With all the technological advancements in music production over the last decade, a person sitting on a couch eating a bag of Cheetos in one hand can simultaneously compose a radio smash with their other hand on their cell phone. However, no one has invented a way to infuse the full ambience of a live show into a record. Aside from 14-year-olds seeking praise from anonymous online strangers because they listen to bands like Talking Heads instead of Train, the most rehashed YouTube comment is of the 'yeah but they suck live' variety. But for the ladies of La Luz, the opposite is the problem. Crowd-surfing band members playing 'surf noir' with maddened fury while inevitably casting a glorious trance over the audience is an impossible experience to capture on a record. Weirdo Shrine exhibits even more ambition and experimentation than their debut album, It’s Alive, but conversely exacerbates the issue. Ultimately, it is the sheer brilliance of their sound that makes them a band not made for these digital times.
With It’s Alive La Luz proved that 'surf rock' doesn’t have to contain the chipper spirit of The Beach Boys’ 'California Girls', supplanting 'pet' sounds with 'ghost' sounds. Weirdo Shrine is overcast with even more opaque touches, commencing with the dirge-like ambience of “Sleep Till They Die.” Against the backdrop of an eerily plodding guitar riff and morose humming, frontwoman Shana Cleveland sings of a hopeless, amaurotic world with apocalyptic vocals. 'You Disappear' is buttressed by a melodic guitar riff (typically the signature crux of past and present 'surf rock') but is paired with erratic bass lines, allowing for a tantalising sonic juxtaposition. But like so many of La Luz’s recordings, it’s visceral to an astonishing degree, meant to force idle bodies into sonic submission; a comfortably numb state of consciousness while swaying and nodding heads.
Like certified millennials, La Luz’s A.D.H.D. nature delineates their music, but unlike a multitude of other bands, their free-form style harnesses a collected chemistry. In an industry dwarfed by amateurs thinking literally inside the rounded-cornered box of their Apple Garbage Band app complete with its rehashed, patternised instruments, the dauntless chord alterations the ladies of La Luz perform seem like musical sorcery. 'Don’t Wanna Be Anywhere' is a cascade of both discordant and harmonious splashes, with Marian Li Pino fluctuating between chaotic and tempered drumming. Although new to the band, Lena Simon’s sprawling bass lines mesh ingeniously with the band’s ultimate stimulus. And as always, Cleveland masterfully uses her voice, like her guitar, as an instrument, knowing exactly when to raise her pitch or conversely, to let the tantalising grooves to do the singing.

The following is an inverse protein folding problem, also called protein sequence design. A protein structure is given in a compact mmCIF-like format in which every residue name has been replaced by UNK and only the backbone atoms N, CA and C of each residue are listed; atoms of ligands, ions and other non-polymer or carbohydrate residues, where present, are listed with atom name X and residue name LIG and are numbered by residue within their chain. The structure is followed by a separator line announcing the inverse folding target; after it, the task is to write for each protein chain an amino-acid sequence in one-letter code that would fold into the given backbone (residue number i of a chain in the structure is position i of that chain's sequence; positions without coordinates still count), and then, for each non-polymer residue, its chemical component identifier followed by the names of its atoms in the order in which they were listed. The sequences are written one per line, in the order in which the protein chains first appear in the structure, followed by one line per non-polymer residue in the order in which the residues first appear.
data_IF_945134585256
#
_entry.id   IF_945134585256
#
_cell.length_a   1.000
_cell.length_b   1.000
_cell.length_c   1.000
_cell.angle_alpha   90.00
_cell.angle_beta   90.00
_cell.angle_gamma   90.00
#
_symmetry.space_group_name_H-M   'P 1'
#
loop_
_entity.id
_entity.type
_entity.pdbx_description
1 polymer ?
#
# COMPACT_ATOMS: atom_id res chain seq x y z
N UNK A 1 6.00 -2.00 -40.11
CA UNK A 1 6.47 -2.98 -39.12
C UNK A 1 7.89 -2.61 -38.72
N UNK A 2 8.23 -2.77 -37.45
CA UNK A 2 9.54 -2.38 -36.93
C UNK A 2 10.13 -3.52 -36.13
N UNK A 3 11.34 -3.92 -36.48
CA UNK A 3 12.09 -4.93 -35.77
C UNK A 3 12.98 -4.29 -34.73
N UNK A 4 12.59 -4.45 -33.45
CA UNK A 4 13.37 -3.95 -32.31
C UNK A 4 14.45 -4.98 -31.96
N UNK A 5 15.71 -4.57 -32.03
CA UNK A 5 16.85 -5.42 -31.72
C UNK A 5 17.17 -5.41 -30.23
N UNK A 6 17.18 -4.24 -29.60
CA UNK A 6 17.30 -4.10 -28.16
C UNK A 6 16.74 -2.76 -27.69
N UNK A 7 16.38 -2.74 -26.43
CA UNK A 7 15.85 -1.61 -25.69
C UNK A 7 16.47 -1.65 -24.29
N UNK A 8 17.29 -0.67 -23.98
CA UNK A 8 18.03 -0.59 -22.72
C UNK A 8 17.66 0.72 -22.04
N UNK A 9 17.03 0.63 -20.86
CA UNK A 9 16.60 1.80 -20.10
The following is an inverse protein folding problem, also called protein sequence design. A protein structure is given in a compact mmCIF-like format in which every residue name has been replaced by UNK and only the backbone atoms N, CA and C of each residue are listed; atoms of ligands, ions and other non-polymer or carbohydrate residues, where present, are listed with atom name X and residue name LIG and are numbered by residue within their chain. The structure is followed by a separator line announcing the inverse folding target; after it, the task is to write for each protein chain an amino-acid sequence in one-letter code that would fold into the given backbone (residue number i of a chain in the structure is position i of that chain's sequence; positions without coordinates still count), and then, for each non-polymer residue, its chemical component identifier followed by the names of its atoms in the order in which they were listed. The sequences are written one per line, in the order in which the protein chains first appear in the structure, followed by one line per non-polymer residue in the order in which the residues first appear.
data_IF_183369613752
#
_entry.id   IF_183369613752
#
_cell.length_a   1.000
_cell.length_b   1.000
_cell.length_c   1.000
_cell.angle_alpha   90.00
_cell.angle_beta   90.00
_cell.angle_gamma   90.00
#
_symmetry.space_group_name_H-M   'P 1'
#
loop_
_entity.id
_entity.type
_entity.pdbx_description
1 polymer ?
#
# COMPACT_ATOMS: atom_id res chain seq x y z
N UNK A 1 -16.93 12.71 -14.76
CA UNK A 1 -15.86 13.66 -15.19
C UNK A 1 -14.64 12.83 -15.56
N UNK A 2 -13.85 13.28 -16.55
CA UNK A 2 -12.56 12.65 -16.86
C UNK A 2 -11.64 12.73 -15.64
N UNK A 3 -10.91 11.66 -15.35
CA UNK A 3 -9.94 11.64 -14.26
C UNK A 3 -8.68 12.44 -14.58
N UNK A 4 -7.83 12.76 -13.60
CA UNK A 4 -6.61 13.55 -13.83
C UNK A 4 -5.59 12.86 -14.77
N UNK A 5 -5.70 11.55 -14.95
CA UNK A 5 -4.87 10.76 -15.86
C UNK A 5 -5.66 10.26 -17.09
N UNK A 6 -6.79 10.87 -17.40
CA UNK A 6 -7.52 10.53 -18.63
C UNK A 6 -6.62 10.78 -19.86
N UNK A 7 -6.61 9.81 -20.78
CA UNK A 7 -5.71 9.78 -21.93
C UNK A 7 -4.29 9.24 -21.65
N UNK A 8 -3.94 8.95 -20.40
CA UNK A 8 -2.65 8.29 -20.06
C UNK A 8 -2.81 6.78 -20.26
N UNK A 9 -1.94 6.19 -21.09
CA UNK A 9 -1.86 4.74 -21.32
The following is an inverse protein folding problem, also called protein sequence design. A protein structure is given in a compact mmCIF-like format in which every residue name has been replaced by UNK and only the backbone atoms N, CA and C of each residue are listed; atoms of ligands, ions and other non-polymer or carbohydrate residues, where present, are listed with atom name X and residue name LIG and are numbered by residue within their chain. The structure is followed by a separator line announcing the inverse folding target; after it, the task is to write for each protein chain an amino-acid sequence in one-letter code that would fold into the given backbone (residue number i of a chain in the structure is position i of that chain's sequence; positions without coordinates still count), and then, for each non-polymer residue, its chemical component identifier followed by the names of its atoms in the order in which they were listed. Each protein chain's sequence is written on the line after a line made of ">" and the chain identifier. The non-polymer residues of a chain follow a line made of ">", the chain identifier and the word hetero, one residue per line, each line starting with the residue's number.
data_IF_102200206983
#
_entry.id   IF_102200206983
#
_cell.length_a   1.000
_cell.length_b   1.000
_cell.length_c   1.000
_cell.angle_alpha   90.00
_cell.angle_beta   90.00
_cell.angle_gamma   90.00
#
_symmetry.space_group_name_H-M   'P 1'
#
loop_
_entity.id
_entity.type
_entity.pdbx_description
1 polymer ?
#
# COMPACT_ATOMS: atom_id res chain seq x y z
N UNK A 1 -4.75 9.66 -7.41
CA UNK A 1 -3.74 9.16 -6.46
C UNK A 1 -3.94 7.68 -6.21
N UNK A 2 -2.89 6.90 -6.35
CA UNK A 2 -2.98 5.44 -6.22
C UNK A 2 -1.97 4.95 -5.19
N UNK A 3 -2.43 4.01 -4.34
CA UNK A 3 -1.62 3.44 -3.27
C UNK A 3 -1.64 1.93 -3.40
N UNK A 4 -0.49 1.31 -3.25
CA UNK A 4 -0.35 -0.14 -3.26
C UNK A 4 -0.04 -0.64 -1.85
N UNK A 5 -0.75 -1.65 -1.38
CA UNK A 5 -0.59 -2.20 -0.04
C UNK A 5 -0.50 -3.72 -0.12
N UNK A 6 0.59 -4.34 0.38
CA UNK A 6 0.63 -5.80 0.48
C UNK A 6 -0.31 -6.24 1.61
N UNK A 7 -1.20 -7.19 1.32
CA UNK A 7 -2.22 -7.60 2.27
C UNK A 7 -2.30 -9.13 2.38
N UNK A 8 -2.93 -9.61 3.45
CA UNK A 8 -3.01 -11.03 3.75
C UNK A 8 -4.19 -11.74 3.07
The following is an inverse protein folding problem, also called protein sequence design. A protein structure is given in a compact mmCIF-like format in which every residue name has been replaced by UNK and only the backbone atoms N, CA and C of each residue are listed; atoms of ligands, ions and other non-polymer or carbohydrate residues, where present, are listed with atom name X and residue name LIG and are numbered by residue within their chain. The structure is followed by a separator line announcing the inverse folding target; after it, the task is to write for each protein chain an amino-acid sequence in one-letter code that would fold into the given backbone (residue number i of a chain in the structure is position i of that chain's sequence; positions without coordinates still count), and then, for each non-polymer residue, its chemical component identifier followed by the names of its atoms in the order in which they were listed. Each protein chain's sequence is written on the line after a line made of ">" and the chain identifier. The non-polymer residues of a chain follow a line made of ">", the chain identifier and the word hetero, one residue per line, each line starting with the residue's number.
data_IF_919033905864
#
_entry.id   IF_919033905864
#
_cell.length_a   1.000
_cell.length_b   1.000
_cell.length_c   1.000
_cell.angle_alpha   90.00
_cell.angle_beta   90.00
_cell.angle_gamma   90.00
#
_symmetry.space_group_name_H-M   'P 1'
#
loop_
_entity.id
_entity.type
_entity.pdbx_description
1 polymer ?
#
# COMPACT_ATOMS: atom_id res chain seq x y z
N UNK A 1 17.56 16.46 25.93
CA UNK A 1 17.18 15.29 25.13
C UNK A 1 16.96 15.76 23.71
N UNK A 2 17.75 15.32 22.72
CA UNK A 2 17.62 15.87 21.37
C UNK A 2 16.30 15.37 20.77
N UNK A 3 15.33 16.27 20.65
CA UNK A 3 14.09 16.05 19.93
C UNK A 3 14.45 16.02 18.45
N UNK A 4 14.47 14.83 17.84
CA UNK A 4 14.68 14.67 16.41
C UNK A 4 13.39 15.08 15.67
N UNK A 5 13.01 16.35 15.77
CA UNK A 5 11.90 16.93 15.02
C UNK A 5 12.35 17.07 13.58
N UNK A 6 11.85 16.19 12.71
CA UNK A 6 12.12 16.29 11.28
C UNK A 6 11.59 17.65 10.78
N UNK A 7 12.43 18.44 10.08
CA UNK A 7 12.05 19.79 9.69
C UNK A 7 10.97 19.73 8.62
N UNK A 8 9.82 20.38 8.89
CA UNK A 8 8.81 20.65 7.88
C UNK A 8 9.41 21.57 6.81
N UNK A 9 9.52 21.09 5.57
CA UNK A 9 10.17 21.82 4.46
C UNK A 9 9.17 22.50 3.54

But as the spirited music becomes even more sprightly and illustrious, Weirdo Shrine increasingly outgrows the limitations of the album format, obliterating the need for headphones or the opportunity for solitary listens.The unfiltered vitality of 'I Wanna Be Alone (With You)' or 'Hey Papi' would cause widespread accidents if played in the car, or a colossal uptick in 'roommate wanted' Craiglist ads if played in one’s bedroom. The rhythms encompass a capacity to inflict one with a possessed demeanor of berserk movements; an inevitable musical exorcism that for most individuals is only safe practice in the company of equally bedeviled attendees in the sanctuary of a concert hall.
As executive producer/engineer, Ty Segall’s influence can’t be denied, and the album seems to harbor all the various styles of his career, like the helter-skelter punk rock leanings of his earlier days and his recent Beatles-esque cooled, melodic recordings. The latter reveals itself on 'I’ll Be True' and 'True Love Knows', where La Luz somewhat temper their clamorous approach with a more leisurely penetration. But the most blatant facet of La Luz and Segall synchronicity is asynchronously their triumph and failure. Unlike It’s Alive, there is a clear effort to hydrate Weirdo Shrine with the dynamism of their live shows, which contrarily augments the listener's’ desire to logout of their Spotify account and purchase concert tickets. As odd of a notion it is, as a setlist for a show, Weirdo Shrine is a miraculous endeavour to behold, but as an album, it suffers because of its untamed splendour.
6Kellan Miller's Score